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Entries for April 2003

Finding Justice Through Civil Litigation

In America, workers have less protection than all other citizens. All other citizens can sue anyone who injures them and their damages are not arbitrarily limited. Many would argue that the injured worker has superior rights because he must only prove that the injury was caused by the workplace, whereas all others must prove the fault of the wrongdoer.

Verbally Assaulted Teacher Awarded Workers’ Compensation Benefits

 A Paterson school teacher verbally assaulted by another teacher was entitled to receive workers’ compensation benefits, including temporary disability and medical treatment, according to a ruling issued by the NJ Appellate Division. The ruling affirmed the trial court’s decision that allowed benefits to the injured educator. 

Silicosis - What Have We Learned Since the Hawk’s Nest Tunnel Project in 1931?
 In 1929, thirty-five contractors bid on a privately built hydro-electric dam project in West Virginia that required a three-mile-long tunnel dri...
9/11 Victim Compensation Fund Expands Eligibility to Include Injured Rescue Workers and Volunteers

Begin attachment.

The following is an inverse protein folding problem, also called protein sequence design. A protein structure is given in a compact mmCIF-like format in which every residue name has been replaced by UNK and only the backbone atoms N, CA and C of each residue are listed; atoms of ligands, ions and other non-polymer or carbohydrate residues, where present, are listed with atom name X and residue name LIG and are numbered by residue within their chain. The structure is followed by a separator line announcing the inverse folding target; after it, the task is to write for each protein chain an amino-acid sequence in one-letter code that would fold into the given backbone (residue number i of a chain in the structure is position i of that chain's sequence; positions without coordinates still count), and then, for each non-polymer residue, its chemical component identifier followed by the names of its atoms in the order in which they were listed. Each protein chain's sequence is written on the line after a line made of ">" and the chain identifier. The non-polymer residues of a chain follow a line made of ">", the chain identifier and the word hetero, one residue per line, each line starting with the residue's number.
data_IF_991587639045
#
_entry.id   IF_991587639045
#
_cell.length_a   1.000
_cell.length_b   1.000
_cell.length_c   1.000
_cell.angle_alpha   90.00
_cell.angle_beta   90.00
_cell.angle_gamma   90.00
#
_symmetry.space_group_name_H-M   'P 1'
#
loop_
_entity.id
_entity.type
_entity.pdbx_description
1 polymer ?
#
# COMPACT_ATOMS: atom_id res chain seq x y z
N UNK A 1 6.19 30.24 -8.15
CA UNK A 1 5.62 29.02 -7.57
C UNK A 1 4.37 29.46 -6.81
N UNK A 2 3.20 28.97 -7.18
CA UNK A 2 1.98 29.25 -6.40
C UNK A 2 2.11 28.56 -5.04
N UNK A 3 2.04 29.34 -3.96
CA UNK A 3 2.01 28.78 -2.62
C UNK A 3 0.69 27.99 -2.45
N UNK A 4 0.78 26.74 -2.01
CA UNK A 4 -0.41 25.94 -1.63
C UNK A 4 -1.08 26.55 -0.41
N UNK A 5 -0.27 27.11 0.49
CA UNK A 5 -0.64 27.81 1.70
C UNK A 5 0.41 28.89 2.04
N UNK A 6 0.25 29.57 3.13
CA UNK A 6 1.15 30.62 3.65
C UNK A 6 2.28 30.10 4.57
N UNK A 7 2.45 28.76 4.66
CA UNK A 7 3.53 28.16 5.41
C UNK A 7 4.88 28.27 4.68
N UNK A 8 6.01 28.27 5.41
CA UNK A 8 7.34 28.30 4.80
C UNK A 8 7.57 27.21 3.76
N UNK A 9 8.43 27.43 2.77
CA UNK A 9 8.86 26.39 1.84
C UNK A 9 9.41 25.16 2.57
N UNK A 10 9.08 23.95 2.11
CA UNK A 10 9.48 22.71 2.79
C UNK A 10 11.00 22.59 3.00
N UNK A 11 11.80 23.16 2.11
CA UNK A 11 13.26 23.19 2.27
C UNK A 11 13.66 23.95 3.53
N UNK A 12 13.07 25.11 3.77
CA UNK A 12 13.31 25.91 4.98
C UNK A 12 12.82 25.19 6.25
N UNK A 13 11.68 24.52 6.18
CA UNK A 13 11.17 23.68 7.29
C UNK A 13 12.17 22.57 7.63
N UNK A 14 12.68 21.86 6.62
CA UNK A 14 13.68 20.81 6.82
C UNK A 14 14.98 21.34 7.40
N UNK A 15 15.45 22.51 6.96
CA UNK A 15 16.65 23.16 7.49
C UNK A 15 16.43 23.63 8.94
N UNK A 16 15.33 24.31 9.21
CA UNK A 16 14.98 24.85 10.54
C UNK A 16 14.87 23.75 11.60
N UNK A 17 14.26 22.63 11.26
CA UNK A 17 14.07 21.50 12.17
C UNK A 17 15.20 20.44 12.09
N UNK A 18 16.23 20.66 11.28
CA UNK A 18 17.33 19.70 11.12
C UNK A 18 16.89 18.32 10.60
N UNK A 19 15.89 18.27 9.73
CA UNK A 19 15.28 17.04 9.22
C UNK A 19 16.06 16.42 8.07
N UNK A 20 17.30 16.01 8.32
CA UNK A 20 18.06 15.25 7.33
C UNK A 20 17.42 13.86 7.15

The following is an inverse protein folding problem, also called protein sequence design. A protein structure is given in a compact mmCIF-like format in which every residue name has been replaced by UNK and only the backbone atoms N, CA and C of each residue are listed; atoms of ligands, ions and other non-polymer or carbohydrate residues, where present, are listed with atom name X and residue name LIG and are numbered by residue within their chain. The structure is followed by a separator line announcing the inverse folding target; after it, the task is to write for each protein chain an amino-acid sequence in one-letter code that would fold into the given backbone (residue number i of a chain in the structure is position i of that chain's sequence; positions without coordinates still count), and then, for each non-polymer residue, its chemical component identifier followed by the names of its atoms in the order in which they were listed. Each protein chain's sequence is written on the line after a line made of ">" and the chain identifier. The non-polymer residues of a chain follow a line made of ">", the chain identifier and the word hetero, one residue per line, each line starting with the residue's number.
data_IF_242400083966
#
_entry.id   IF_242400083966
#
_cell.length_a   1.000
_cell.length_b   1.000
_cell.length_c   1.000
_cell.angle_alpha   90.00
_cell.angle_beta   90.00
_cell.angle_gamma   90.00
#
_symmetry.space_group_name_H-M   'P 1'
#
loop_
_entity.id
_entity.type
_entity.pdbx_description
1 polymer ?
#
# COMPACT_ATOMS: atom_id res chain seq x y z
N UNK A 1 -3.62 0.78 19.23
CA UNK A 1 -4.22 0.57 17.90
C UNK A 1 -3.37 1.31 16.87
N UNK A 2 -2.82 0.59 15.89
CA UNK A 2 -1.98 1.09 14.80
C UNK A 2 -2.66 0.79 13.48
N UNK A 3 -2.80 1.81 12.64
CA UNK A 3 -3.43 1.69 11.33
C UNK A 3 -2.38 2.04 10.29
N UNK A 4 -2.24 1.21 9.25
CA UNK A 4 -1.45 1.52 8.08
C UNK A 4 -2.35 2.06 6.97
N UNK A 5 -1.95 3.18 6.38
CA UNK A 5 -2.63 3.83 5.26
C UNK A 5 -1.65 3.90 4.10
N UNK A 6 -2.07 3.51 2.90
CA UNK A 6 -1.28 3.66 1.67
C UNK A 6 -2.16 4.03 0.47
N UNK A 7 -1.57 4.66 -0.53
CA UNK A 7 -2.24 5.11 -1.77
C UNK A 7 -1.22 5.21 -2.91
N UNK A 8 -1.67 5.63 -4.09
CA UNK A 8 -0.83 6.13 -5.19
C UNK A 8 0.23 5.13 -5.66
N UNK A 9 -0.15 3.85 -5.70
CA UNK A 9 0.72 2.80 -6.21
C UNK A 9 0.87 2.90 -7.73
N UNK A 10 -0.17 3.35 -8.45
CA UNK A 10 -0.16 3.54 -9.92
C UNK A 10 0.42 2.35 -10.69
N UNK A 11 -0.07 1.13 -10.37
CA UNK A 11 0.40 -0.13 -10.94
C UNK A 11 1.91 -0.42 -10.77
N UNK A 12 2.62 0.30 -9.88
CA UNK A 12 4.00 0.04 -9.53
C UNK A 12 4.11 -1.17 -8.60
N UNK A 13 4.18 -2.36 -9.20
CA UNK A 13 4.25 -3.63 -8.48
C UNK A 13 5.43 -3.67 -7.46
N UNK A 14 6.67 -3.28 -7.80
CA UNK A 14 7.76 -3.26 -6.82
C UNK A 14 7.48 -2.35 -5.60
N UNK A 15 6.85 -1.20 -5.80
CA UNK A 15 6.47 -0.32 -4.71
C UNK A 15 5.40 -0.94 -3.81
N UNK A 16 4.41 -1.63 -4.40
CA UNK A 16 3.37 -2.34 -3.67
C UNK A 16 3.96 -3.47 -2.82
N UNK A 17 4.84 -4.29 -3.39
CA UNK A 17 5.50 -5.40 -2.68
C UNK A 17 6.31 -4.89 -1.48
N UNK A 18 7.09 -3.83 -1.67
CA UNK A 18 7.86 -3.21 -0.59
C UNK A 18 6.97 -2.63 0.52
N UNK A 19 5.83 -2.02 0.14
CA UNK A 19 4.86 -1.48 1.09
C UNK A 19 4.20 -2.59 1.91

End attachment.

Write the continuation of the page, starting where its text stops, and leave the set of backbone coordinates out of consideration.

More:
The Victim Compensation Fund is a special program implemented to provide financial compensation to victims of the attacks on the United States on September 11, 2001. 

Medicare Seeks to Expand Its Terms of Involvement in Workers’ Compensation – The Grissom 2003 Memorandum
 CMS (Centers for Medicare and Medicaid Services) issued a 2nd memorandum expanding its potential involvement in compensation matters in an effor...
Medicare Coordination of Benefits - Secondary Payer

Payment under Medicare may not be made for any item or service when payment has been made or can reasonably be expected to be made for such item or service under a workers' compensation (WC) law or plan of the United States or any state. If it is determined that Medicare has paid for items or services that can be or could have been paid for under WC, the Medicare payment constitutes an overpayment.  

The Workers' Compensation System is Broken Declares California Insurance Commissioner

I have said repeatedly, the workers’ compensation system is broken. Today, I am here to tell you that we are fast approaching the point of no return, meaning if we do not hunker down and make the tough decisions to reform this system now, we face imminent disaster in workers’ compensation. My friends, there is no option, but to control the costs in the system.